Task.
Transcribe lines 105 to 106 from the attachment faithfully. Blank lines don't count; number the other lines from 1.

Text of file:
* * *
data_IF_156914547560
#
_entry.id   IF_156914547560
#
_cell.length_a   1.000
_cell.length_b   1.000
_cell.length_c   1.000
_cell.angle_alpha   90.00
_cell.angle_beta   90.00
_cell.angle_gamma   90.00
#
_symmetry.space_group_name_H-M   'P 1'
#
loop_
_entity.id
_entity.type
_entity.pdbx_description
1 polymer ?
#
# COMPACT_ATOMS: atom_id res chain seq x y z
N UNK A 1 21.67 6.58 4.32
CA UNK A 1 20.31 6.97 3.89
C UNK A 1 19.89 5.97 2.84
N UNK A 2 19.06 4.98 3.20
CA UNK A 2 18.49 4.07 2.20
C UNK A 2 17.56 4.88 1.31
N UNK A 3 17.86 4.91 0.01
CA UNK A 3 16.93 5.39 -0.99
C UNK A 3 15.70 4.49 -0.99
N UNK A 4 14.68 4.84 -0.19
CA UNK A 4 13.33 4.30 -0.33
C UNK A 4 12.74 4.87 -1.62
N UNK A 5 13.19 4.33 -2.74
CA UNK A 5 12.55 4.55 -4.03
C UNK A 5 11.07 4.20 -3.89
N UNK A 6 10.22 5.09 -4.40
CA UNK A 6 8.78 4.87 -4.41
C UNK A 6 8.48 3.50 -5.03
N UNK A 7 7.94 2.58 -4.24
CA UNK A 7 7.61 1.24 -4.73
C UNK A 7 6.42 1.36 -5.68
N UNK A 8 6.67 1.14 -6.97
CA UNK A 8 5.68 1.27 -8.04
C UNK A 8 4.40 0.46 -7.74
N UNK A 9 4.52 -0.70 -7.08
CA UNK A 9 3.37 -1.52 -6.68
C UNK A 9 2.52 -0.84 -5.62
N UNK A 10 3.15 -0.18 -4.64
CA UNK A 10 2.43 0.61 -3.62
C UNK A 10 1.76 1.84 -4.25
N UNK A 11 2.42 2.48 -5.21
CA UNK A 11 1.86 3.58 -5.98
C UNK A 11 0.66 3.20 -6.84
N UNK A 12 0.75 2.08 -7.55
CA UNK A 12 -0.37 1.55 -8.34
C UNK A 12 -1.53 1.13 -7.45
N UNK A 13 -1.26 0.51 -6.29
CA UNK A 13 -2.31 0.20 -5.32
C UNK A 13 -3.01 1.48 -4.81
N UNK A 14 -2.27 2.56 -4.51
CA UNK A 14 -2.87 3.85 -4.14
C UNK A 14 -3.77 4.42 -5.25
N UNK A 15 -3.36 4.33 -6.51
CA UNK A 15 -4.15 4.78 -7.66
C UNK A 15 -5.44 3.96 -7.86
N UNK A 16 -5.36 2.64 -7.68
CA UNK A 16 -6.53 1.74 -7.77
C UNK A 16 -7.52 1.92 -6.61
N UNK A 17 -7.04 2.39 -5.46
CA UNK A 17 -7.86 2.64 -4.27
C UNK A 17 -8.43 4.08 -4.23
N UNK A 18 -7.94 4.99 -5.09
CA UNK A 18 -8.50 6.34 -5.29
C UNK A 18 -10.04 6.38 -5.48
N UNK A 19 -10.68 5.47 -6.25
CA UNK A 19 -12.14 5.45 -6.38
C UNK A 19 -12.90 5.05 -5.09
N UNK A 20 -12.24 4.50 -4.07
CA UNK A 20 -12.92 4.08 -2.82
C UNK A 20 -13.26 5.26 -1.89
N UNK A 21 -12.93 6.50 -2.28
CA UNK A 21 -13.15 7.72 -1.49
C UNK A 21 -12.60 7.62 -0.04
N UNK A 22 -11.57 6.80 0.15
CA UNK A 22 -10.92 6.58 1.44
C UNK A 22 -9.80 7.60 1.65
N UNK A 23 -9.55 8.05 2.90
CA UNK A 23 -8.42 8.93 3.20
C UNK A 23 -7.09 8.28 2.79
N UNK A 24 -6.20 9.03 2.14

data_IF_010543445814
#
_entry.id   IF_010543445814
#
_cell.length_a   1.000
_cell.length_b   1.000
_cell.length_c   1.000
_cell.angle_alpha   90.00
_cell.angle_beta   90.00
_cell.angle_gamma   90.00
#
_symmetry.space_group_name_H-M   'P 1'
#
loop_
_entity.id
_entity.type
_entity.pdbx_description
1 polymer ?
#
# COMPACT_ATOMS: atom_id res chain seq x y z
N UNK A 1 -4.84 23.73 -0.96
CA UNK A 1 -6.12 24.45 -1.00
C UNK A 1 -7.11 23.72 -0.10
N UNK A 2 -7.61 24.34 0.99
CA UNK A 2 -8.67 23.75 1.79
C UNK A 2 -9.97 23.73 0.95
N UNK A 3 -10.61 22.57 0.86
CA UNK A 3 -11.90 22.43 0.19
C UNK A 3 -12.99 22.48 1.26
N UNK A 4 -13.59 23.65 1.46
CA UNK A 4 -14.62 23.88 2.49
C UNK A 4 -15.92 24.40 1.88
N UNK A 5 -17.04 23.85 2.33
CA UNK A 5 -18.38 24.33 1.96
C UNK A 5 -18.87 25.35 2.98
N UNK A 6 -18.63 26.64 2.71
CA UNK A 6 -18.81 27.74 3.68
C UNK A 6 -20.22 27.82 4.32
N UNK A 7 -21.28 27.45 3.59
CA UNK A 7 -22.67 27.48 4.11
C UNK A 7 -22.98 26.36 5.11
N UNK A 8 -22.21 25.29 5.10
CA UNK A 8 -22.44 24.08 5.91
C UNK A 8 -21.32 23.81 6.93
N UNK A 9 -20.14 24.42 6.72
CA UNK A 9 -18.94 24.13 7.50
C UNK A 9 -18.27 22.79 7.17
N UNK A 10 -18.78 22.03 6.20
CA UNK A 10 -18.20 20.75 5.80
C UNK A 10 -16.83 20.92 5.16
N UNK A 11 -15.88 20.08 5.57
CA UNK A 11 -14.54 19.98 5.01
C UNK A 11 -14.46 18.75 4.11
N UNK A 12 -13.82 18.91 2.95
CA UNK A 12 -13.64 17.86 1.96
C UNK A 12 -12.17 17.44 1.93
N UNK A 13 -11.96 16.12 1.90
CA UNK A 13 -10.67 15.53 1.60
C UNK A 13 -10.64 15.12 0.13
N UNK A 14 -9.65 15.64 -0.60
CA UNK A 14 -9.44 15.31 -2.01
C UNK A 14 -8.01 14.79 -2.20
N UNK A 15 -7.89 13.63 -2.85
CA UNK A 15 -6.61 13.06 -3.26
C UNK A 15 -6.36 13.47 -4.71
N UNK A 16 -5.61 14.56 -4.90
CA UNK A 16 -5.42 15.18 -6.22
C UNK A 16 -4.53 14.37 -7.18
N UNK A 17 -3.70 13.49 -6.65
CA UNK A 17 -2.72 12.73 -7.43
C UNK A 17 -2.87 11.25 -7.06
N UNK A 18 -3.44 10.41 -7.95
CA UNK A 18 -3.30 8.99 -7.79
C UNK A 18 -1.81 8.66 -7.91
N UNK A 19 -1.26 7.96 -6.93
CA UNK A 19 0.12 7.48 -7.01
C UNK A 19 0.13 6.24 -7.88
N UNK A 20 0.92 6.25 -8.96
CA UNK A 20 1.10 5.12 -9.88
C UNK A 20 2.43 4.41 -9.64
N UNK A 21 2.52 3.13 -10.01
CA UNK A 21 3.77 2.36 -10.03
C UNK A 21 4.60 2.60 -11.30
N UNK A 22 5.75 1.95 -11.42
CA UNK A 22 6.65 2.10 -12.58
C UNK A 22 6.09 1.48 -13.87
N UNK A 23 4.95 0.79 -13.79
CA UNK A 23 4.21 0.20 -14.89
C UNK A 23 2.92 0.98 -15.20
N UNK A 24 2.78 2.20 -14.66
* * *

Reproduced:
_entity.id
_entity.type